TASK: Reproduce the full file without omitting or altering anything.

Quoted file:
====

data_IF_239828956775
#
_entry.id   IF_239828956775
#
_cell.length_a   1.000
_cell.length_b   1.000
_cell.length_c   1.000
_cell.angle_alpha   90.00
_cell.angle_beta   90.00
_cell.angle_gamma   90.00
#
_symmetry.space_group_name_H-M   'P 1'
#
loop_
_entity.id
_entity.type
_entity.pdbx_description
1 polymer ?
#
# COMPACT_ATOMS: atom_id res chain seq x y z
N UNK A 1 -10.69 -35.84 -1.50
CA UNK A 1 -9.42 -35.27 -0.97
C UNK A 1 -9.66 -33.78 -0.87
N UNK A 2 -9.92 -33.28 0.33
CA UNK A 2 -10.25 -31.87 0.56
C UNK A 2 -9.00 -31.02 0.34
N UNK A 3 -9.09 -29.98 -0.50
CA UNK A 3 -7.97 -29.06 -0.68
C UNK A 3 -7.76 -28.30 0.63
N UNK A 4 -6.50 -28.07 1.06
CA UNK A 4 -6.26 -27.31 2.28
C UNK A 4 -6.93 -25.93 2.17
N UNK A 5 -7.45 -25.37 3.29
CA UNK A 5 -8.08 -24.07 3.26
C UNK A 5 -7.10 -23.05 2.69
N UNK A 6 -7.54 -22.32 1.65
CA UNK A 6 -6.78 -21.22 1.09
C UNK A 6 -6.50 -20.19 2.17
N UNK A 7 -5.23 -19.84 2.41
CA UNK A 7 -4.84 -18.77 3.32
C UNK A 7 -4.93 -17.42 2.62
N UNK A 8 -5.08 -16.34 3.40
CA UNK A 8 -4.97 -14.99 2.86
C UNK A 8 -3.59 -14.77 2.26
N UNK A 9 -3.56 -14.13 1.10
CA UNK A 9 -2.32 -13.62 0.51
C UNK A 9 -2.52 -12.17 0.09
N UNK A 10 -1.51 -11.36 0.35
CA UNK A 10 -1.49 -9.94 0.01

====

data_IF_239828956775
#
_entry.id   IF_239828956775
#
_cell.length_a   1.000
_cell.length_b   1.000
_cell.length_c   1.000
_cell.angle_alpha   90.00
_cell.angle_beta   90.00
_cell.angle_gamma   90.00
#
_symmetry.space_group_name_H-M   'P 1'
#
loop_
_entity.id
_entity.type
_entity.pdbx_description
1 polymer ?
#
# COMPACT_ATOMS: atom_id res chain seq x y z
N UNK A 1 -10.69 -35.84 -1.50
CA UNK A 1 -9.42 -35.27 -0.97
C UNK A 1 -9.66 -33.78 -0.87
N UNK A 2 -9.92 -33.28 0.33
CA UNK A 2 -10.25 -31.87 0.56
C UNK A 2 -9.00 -31.02 0.34
N UNK A 3 -9.09 -29.98 -0.50
CA UNK A 3 -7.97 -29.06 -0.68
C UNK A 3 -7.76 -28.30 0.63
N UNK A 4 -6.50 -28.07 1.06
CA UNK A 4 -6.26 -27.31 2.28
C UNK A 4 -6.93 -25.93 2.17
N UNK A 5 -7.45 -25.37 3.29
CA UNK A 5 -8.08 -24.07 3.26
C UNK A 5 -7.10 -23.05 2.69
N UNK A 6 -7.54 -22.32 1.65
CA UNK A 6 -6.78 -21.22 1.09
C UNK A 6 -6.50 -20.19 2.17
N UNK A 7 -5.23 -19.84 2.41
CA UNK A 7 -4.84 -18.77 3.32
C UNK A 7 -4.93 -17.42 2.62
N UNK A 8 -5.08 -16.34 3.40
CA UNK A 8 -4.97 -14.99 2.86
C UNK A 8 -3.59 -14.77 2.26
N UNK A 9 -3.56 -14.13 1.10
CA UNK A 9 -2.32 -13.62 0.51
C UNK A 9 -2.52 -12.17 0.09
N UNK A 10 -1.51 -11.36 0.35
CA UNK A 10 -1.49 -9.94 0.01